Top Photo: Wood thrush.
A total surprise was a female Mallard with 7 ducklings in tow. I hadn’t seen a Mallard in the Wetlands for several weeks, other than the always present Mutt Duck (black and white female that’s been hanging around – mallard x domestic duck). On the 25th, both a male and female Mallard (the male molting and looking much like the female) were feeding alongside the Wetlands Overlook. As I stood there wondering where they’d come from, I noticed something moving in the water on the far side of the pond – a duck swimming out of the Willows with tiny ducklings following closely behind her. I had no idea they were even present, let alone nesting in the Wetlands! What else is lurking out there amongst the Willows?
A quick check of the Museum’s Cooper’s Hawk nest on June 16 came up empty – nothing but downy feathers scattered about the twigs and branches of the nest. But, on the 18th I saw four young hawks shuffling back and forth from branch to branch on the tall Loblolly Pine which holds the nest, apparently ready to go out into the world. Where were they two days before? Sitting quietly among the foliage? Out exploring the neighborhood? As it was, the leaf cover from the surrounding Sweetgums made it difficult to be certain, but it appeared that there were two females and two males (females are larger than the males). A return visit on Wednesday, June 25, found one of the youngsters sitting on the nest. Earlier that day I saw one of the adults headed towards the nest carrying food.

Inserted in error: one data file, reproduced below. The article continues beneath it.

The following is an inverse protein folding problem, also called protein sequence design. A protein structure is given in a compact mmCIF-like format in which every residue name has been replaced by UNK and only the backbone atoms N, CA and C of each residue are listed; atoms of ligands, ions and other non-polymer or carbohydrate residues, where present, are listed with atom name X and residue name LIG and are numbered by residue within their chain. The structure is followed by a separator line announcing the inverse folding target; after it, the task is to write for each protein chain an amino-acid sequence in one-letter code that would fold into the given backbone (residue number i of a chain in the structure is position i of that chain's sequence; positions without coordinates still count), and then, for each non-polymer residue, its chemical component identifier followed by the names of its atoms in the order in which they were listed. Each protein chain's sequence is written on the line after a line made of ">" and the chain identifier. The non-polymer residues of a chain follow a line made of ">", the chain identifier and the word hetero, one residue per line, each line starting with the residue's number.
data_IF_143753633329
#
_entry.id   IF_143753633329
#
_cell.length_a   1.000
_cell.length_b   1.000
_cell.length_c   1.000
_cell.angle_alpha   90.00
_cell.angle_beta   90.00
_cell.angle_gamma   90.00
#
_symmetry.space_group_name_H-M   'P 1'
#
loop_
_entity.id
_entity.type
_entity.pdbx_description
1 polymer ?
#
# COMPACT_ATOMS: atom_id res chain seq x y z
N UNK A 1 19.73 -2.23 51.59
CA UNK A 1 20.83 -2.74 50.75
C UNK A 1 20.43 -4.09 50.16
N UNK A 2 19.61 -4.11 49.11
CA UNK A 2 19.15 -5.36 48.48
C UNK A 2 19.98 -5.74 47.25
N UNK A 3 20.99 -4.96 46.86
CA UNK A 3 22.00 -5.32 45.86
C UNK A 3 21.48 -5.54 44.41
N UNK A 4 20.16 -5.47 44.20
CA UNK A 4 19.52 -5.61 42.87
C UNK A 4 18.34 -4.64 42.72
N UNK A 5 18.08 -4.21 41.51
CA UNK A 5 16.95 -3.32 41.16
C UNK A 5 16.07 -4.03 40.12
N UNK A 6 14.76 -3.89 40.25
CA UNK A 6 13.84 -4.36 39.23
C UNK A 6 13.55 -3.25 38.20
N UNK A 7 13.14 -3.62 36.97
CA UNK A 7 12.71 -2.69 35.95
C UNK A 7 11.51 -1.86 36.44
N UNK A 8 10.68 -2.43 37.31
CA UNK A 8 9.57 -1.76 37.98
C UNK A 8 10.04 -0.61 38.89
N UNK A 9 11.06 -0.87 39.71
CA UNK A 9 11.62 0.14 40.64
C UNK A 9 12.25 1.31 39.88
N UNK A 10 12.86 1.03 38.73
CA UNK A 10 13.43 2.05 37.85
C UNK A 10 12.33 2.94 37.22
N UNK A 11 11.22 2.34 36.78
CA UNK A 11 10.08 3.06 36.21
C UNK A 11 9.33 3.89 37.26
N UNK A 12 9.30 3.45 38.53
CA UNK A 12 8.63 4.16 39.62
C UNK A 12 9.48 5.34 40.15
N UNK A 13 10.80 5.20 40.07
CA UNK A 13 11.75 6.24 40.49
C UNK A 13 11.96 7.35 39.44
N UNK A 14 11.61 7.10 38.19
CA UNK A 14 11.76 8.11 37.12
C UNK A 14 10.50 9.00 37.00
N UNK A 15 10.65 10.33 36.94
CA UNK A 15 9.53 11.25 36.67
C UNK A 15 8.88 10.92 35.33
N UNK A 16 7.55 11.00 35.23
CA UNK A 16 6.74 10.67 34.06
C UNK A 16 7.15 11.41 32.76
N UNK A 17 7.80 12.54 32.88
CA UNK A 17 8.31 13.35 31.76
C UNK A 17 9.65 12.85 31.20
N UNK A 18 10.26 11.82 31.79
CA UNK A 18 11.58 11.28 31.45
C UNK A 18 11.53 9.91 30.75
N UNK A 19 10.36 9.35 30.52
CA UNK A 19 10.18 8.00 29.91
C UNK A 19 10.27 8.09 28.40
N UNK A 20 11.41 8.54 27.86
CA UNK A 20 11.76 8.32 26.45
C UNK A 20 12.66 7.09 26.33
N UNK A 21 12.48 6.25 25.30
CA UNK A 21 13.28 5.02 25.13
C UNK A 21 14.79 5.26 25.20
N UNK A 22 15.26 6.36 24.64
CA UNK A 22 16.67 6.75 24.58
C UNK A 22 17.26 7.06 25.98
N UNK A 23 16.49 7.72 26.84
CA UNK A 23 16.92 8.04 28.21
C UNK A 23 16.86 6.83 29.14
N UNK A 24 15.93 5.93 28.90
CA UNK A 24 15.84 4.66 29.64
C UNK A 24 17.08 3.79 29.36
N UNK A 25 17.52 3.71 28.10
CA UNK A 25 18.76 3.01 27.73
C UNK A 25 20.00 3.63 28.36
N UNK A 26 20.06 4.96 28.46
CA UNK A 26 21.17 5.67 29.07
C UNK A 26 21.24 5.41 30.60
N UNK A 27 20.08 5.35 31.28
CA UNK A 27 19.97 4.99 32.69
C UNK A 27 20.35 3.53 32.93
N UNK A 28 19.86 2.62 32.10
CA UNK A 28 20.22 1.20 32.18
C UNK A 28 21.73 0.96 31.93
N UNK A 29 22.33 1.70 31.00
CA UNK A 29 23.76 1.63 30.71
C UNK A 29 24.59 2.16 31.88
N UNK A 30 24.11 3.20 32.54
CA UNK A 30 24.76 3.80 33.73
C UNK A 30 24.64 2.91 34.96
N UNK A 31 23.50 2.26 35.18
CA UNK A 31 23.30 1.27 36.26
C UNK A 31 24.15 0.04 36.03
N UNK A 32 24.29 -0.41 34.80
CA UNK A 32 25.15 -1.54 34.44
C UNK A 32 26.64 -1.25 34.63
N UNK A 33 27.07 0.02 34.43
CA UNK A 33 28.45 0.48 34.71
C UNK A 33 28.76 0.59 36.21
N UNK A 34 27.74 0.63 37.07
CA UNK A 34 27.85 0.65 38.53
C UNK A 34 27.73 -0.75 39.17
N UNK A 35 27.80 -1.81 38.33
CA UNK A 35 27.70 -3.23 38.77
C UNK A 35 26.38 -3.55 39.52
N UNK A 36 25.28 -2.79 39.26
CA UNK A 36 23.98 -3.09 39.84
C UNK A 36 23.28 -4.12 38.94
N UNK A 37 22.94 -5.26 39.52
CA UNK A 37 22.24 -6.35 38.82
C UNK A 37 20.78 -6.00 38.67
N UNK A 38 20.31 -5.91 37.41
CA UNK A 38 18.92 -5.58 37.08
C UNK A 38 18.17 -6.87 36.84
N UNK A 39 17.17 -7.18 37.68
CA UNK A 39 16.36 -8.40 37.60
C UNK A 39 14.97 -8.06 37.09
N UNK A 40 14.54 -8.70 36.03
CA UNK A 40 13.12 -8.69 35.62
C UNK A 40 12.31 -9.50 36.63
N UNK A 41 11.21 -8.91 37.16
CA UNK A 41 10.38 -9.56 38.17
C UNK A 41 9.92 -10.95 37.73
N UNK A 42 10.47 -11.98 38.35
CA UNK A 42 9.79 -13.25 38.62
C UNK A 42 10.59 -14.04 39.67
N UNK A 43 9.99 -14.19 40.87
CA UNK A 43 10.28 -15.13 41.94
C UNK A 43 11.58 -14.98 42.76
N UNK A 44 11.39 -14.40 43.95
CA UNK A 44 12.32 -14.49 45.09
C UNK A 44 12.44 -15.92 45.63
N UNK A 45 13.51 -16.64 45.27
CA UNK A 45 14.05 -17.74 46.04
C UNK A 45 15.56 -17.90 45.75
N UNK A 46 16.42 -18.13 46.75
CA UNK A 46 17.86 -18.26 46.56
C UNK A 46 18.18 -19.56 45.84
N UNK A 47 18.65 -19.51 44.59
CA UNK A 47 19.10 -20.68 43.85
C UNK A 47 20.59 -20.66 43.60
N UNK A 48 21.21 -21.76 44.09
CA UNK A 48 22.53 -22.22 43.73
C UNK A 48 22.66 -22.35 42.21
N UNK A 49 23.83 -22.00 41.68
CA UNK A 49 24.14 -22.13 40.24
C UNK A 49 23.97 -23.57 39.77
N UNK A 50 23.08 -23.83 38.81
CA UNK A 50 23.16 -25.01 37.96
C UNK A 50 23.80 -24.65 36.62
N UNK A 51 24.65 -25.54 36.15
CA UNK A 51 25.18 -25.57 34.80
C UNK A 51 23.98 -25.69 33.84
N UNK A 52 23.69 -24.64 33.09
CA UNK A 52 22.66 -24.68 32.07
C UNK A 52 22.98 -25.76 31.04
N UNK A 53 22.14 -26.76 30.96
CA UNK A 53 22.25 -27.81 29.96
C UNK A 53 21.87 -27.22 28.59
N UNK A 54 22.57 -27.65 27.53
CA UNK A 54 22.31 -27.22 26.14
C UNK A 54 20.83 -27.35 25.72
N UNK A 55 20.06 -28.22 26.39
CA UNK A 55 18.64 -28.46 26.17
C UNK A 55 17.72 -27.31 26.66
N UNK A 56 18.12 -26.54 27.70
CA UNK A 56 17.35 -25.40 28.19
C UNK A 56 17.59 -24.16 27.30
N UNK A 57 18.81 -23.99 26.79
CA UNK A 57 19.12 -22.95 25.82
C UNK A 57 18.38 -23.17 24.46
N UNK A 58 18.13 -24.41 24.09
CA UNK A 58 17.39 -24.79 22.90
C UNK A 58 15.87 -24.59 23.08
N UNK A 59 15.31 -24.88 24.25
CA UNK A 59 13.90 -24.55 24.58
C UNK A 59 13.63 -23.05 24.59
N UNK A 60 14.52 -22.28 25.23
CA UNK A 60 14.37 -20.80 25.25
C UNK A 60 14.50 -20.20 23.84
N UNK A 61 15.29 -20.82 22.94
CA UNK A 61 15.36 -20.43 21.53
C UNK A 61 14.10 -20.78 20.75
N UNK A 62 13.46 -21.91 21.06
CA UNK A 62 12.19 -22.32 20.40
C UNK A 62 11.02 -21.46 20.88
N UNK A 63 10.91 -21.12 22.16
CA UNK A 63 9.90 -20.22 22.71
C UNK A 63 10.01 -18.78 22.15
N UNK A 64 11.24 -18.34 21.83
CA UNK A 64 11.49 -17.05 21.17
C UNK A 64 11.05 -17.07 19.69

On June 24, I noticed one of the Red-shouldered Hawks drop from a perch alongside the path next to the main entrance to Explore the Wild. It glided across the paved path and dropped down hard into the short grass, grabbing and clawing at something with its sharp talons and bill. When it brought its head up, it had a small Brown Snake in its beak. It swallowed the snake whole.
Two new bird species seen during the period were Indigo Bunting and Killdeer. I would have expected the bunting back in April or May. Perhaps it was here all along and I just didn’t notice it? The bunting was singing from a Loblolly Pine in front of the Lemur House.
Killdeer, being plovers, are more at home on open grassland and barren areas. The bird that visited the Museum took two quick, erratic loops around the Wetlands trying to find a place to land, loudly calling the whole time. The resident Red-shouldered Hawk, who happened to be perched on a tall, straight snag out in the middle of the Wetlands, watched closely, its head spinning, trying to keep up with the Killdeer’s wild gyrations around the pond. The Killdeer seemed also to have upset the quiet solitude of a Green Heron who was standing on one of the short tree stumps projecting from the water – it squawking loudly and raising its hackles at the disturbance. No good mudflat to land on, the Killdeer left as quickly as it had arrived.
Wood Thrush and Hooded Warbler seem to be the only truly woodland species of songbird to still be in residence. Both were singing from the woods between the main entrances to Catch the Wind and Explore the Wild. I’ve only seen a male Hooded Warbler and don’t know for sure if there’s a female on site. Previously, a Hooded Warbler (maybe the same one) was singing down by the Lemur House.